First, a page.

Monday, November 28, 2011

"Conscious Cynicism"

Anyone who's been following the Republican primary process this electoral go-round knows that it's taken on the characteristics of a slow motion car crash, with bets being placed prior to every debate whether one of the candidates or the audience will deliver the most cringe-inducing viral video moment. As he's been doing evermore frequently of late, David Frum (one of my favorite sensible conservatives), again ponders the question of what happened to the Republican party in a lengthy new piece for New York magazine. Taking aim at the essential intellectual disconnect at the heart of current conservative orthodoxy, he says:
Some liberals suspect that the conservative changes of mind since 2008 are opportunistic and cynical. It’s true that cynicism is never entirely absent from politics: I won’t soon forget the lupine smile that played about the lips of the leader of one prominent conservative institution as he told me, “Our donors truly think the apocalypse has arrived.” Yet conscious cynicism is much rarer than you might suppose. Few of us have the self-knowledge and emotional discipline to say one thing while meaning another. If we say something often enough, we come to believe it. We don’t usually delude others until after we have first deluded ourselves.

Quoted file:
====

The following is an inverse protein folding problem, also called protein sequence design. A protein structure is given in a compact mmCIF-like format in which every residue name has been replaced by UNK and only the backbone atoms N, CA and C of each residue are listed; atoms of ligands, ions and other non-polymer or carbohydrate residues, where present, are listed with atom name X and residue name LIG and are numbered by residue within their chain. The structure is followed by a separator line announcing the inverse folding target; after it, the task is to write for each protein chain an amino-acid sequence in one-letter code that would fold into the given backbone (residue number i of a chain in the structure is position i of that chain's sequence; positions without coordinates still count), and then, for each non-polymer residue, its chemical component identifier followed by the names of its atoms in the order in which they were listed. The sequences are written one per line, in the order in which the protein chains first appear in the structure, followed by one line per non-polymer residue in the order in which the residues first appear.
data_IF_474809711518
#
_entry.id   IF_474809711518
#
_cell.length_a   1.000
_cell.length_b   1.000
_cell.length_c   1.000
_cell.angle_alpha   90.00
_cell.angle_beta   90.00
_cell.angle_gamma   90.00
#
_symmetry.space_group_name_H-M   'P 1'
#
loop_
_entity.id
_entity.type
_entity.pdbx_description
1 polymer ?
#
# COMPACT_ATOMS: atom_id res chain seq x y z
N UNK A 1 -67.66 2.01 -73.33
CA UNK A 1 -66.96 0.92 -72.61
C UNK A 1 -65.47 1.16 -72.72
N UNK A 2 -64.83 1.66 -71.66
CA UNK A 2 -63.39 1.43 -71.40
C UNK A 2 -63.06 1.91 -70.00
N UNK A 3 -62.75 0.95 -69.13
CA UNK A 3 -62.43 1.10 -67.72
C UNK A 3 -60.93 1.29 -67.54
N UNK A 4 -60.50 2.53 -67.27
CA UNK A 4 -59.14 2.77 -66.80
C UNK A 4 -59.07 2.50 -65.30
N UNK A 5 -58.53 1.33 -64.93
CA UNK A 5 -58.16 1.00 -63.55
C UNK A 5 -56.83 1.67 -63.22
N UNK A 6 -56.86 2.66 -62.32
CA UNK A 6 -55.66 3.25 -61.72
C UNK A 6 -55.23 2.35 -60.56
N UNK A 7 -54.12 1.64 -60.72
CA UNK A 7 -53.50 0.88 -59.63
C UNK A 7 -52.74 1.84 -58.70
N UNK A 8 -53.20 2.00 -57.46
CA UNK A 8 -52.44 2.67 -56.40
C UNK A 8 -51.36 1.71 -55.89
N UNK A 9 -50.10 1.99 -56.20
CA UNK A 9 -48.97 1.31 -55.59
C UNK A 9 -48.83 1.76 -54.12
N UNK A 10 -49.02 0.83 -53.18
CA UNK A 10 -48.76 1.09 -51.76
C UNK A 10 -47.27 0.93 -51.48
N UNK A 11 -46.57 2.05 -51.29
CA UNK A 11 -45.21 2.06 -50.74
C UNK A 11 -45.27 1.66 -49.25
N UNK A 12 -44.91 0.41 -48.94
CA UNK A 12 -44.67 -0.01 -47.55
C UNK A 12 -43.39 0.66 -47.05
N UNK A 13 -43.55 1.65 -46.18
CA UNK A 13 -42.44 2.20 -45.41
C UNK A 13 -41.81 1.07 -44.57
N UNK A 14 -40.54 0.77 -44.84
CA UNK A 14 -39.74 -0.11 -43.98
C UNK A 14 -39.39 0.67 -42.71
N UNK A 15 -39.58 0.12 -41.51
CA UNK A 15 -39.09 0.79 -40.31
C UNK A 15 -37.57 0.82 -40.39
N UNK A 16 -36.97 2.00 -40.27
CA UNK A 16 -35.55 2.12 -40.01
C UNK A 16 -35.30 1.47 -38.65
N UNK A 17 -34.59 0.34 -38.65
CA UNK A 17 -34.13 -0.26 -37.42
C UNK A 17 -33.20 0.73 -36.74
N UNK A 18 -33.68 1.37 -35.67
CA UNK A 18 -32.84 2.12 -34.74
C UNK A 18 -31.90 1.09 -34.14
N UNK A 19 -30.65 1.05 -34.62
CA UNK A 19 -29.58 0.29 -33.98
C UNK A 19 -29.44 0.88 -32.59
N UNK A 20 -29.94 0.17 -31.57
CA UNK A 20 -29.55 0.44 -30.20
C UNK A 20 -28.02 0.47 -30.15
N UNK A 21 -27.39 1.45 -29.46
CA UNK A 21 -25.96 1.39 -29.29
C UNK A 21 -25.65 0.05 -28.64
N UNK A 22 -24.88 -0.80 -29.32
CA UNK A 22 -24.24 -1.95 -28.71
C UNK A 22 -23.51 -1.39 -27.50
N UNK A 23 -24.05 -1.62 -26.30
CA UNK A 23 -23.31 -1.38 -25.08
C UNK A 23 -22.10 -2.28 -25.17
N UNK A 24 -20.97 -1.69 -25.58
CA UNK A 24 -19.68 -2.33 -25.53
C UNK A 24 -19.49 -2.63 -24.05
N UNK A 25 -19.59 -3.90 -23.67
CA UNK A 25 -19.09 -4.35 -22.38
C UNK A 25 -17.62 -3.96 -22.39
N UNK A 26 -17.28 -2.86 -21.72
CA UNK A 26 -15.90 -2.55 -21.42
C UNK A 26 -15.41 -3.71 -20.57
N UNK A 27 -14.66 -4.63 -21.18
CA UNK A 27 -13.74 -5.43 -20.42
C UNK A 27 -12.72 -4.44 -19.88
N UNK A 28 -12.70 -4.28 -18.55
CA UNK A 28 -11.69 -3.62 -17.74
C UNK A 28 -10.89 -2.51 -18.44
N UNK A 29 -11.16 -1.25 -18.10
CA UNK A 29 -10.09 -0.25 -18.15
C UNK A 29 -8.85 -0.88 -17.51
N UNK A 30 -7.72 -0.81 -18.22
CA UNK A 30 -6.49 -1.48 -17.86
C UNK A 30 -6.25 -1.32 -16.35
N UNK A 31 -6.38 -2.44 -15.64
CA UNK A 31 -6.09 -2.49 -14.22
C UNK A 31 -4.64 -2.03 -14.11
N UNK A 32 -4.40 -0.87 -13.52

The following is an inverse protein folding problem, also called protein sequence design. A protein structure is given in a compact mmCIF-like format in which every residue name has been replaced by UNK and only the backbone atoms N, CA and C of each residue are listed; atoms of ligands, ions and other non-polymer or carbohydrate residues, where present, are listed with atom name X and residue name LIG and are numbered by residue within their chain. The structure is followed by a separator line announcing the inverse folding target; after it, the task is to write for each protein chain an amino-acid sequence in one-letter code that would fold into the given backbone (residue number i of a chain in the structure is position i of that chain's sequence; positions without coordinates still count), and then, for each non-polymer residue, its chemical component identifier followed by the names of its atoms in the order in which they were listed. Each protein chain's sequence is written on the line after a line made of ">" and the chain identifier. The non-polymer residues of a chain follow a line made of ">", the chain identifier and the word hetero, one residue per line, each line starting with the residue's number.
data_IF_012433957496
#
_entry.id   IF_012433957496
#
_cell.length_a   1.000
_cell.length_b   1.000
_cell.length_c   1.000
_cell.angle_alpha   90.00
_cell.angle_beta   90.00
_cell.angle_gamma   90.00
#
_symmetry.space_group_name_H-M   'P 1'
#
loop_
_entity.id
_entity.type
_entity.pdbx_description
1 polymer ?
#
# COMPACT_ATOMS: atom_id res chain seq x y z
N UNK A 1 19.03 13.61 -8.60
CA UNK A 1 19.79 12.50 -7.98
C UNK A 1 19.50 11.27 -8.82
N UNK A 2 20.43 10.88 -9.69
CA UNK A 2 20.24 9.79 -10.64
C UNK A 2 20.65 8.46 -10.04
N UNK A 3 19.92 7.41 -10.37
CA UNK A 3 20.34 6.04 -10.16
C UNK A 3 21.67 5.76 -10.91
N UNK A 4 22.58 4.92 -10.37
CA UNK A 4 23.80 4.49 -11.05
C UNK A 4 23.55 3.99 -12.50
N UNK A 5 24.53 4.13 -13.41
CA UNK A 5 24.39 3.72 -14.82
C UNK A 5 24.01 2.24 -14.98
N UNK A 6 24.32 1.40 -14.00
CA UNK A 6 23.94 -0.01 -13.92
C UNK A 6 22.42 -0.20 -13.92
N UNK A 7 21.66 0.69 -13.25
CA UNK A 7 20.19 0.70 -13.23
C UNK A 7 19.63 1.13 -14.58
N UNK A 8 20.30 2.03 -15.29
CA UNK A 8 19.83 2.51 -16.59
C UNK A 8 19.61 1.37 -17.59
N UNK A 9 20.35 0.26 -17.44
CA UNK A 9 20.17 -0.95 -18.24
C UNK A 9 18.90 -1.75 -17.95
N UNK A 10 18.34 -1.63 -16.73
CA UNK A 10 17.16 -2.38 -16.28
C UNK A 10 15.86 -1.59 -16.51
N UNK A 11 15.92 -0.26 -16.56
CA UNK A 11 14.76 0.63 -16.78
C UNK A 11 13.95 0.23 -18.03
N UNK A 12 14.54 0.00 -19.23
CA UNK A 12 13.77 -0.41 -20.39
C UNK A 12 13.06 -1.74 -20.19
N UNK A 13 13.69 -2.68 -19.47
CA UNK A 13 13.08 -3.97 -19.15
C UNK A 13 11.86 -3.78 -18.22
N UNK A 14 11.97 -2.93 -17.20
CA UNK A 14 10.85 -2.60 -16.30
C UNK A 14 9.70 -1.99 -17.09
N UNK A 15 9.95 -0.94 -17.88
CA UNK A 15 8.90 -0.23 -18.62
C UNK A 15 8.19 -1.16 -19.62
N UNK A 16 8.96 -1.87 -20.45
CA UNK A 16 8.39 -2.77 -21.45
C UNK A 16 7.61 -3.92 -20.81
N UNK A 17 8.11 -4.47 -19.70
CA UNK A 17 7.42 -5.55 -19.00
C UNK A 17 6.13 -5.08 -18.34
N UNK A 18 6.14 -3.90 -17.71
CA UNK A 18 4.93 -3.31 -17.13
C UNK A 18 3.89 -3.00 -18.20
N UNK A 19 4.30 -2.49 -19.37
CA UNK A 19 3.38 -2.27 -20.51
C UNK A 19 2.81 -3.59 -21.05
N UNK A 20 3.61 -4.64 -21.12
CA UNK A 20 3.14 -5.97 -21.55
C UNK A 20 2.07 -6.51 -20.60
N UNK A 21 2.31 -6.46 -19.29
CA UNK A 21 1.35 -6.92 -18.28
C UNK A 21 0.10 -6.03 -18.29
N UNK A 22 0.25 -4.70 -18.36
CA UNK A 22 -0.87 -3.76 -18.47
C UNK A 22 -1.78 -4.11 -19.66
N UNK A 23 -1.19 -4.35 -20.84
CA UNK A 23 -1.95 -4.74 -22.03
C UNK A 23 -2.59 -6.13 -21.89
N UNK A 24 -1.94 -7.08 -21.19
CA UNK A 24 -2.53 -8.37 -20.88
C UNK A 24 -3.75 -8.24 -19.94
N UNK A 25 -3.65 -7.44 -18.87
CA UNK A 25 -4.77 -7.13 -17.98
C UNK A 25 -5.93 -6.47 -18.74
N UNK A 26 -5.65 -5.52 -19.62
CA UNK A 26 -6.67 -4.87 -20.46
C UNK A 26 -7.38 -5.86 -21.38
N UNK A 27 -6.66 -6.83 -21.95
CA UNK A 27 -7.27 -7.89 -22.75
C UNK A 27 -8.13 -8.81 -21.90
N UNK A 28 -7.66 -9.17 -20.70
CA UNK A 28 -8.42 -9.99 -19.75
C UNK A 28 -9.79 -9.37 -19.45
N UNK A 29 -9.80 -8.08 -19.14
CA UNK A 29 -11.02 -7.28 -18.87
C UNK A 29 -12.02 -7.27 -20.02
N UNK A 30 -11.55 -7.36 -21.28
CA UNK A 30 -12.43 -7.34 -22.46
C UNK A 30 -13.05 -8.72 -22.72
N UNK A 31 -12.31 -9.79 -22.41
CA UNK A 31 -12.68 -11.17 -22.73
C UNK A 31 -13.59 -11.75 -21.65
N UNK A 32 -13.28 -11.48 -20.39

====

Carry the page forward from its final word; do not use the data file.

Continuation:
Some of the smartest and most sophisticated people I know—canny investors, erudite authors—sincerely and passionately believe that President Barack Obama has gone far beyond conventional American liberalism and is willfully and relentlessly driving the United States down the road to socialism. No counterevidence will dissuade them from this belief: not record-high corporate profits, not almost 500,000 job losses in the public sector, not the lowest tax rates since the Truman administration. It is not easy to fit this belief alongside the equally strongly held belief that the president is a pitiful, bumbling amateur, dazed and overwhelmed by a job too big for him—and yet that is done too.
Check out the rest -- and oh, there's so much more -- at the link.

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